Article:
Tonge v. Waterville Realty Corp.

Annotate this Case

448 A.2d 902 (1982)

Muriel S. TONGE v. WATERVILLE REALTY CORP. v. Robert M. TONGE.

Supreme Judicial Court of Maine.

Argued June 10, 1982.

Decided August 9, 1982.

*903 Weeks, Hutchins, Frye, Welch & O'Donnell, Miles P. Frye (orally), Waterville, for plaintiff.

Daviau, Jabar & Batten, Joseph M. Jabar (orally), Waterville, for defendant.

Before McKUSICK, C. J., and GODFREY, ROBERTS, CARTER and VIOLETTE, JJ.

GODFREY, Justice.

Plaintiff Muriel Tonge appeals from a judgment for the defendant, Waterville Realty Corporation ["Waterville Realty"], entered in Superior Court, Kennebec County, after a jury-waived trial.[1] Plaintiff challenges the conclusion of the trial court that she failed to satisfy her burden of proving by a preponderance of evidence that defendant owed her a debt of $58,744.79. Finding no error, we affirm the judgment.

On July 2, 1980, Muriel Tonge filed a two-count complaint against Waterville Realty, claiming that the corporation owed her $58,744.79. Waterville Realty is a close, family corporation whose shareholders include the plaintiff Muriel Tonge, her father Donald Smith, her sister Lois Jones, her husband Robert Tonge, and her children and her sister's children. In Count I of the complaint, Mrs. Tonge alleged that Waterville *904 Realty had executed and delivered to her a promissory note, a copy of which was annexed to the complaint, that the amount due on the note was $58,744.79, and that the defendant had refused to pay on demand. In Count II, she averred that the corporate books of account evidenced the debt to her and again that the corporation had refused to pay her on demand. Waterville Realty denied the allegations and counterclaimed for certain funds already paid her. Waterville Realty also brought a third-party action against Robert Tonge, plaintiff's husband and former treasurer of the corporation, alleging that he had made improper payments to plaintiff.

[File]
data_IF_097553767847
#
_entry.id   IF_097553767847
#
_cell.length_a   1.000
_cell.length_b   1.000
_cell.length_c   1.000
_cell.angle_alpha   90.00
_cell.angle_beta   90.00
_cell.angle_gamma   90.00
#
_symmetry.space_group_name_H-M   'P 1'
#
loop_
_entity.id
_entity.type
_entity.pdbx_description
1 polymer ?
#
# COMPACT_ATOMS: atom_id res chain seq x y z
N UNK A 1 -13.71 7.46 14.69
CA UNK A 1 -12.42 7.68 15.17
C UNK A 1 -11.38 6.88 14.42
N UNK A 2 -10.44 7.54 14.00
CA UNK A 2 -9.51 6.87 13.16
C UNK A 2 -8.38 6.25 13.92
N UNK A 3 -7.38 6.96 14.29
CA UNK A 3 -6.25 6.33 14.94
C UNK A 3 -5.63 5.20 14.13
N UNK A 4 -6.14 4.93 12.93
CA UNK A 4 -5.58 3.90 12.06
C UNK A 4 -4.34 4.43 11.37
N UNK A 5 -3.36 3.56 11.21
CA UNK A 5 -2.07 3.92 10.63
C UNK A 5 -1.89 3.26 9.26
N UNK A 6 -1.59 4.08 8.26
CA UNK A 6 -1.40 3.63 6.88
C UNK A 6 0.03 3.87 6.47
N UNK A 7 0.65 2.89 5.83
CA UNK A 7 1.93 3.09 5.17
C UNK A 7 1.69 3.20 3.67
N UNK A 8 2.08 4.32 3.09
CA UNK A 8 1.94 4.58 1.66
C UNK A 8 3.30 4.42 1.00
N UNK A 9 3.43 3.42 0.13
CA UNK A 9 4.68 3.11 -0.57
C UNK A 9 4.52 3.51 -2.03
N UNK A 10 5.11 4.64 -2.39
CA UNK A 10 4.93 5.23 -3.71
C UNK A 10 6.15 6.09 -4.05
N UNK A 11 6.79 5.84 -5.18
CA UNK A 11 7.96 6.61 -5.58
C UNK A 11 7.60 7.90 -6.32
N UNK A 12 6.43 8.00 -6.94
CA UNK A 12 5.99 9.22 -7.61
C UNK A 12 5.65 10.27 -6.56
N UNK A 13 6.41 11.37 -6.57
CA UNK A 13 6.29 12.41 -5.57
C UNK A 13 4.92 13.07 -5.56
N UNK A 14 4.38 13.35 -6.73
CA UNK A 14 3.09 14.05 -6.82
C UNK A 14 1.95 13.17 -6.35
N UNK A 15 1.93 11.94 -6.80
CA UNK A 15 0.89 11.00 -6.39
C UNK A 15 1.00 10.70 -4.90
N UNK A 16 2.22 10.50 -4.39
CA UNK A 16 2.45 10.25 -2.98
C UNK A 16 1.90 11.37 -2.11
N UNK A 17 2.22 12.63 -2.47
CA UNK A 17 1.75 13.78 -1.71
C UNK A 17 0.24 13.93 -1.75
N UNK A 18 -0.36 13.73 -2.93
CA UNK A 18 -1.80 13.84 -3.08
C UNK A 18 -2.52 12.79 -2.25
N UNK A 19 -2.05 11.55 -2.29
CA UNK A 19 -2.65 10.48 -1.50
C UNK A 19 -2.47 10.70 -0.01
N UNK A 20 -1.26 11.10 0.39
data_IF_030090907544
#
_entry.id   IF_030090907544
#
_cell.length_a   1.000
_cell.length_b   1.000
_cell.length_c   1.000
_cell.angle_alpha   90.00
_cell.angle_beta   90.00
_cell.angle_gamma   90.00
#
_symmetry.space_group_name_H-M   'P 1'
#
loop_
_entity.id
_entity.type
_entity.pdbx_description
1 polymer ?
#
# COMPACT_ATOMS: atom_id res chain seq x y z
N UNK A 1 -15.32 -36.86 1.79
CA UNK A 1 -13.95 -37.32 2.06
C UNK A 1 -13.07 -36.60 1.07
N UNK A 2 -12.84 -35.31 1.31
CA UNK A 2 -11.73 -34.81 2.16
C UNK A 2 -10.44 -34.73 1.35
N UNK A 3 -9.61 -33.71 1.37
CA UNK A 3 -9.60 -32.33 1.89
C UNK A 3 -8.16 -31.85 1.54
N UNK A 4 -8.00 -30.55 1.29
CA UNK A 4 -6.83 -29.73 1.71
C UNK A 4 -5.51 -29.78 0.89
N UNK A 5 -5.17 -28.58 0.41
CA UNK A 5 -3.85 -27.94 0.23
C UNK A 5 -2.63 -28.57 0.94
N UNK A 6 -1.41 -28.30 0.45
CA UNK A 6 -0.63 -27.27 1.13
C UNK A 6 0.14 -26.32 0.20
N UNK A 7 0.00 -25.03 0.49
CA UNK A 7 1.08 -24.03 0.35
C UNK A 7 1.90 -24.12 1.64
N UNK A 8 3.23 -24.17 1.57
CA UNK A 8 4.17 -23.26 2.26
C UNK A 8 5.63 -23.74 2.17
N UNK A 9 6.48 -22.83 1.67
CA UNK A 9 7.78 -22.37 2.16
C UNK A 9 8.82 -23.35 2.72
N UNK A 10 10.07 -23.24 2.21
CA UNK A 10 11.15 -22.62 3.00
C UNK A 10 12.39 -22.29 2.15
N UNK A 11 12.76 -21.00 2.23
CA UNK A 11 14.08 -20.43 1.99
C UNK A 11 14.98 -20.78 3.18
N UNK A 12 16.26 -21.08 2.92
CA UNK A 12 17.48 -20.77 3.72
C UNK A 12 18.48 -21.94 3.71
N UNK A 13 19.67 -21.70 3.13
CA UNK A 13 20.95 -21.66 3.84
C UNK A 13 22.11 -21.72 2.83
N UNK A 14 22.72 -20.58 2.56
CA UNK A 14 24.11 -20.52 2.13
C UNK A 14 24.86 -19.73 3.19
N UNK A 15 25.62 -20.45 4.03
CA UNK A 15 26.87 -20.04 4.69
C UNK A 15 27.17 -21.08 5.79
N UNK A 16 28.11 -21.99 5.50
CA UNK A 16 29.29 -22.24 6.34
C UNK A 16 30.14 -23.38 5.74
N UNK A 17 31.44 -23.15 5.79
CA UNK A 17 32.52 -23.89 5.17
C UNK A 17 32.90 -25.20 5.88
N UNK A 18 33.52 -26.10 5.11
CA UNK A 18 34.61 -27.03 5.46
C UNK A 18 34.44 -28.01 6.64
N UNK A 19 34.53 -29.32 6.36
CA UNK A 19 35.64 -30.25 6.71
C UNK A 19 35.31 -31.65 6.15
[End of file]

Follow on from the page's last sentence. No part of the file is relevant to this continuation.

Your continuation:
At trial, Robert Tonge testified that both Mrs. Tonge and her sister, Lois Jones, had lent Waterville Realty substantial sums of money (approximately $34,000 each) in 1969 at the behest of their father, Donald Smith. Mr. Tonge was unable to explain precisely where his wife and her sister had obtained the money, other than probably from the sale of securities. According to Mr. Tonge, this debt had accumulated over the years at the interest rate of ten percent per annum. He claimed that corporate minutes verified that rate of interest, but he was unable to produce those records, claiming they were in the possession of Donald Smith, who did not testify.

Robert Tonge further testified that, as treasurer of Waterville Realty, he executed a promissory note in December, 1973, in which Waterville Realty promised to pay Muriel Tonge $42,891.88 on demand. He said he delivered the note to his wife as evidence of the underlying debt of Waterville Realty to his wife. He also said his wife needed the promissory note to serve as collateral for a bank loan. Tonge admitted that he had been given no express authorization by the board of directors and that the other shareholders were not necessarily aware of his action. Mr. Tonge said he assumed he had the inherent authority to execute the note and to make periodic payments of interest and principal on the debt. Though Tonge drafted similar notes evidencing corporate debt to his children, he did not give a similar note to Lois Jones though she was apparently a creditor of equal standing.

Norma Giroux, the bookkeeper for Waterville Realty, testified concerning periodic entries made in the corporate ledger which ostensibly evidenced the debt owed to Mrs. Tonge and Lois Jones. She said she had made the appropriate entries of principal and interest under the direction of either Donald Smith or Robert Tonge.

Through Mr. Tonge and Ms. Giroux, the promissory note, the ledger entries, yearly balance sheets showing as a liability the loans from Mrs. Tonge and Lois Jones, and yearly tax returns were introduced in evidence. Muriel Tonge did not testify, nor did any other director or shareholder of the corporation.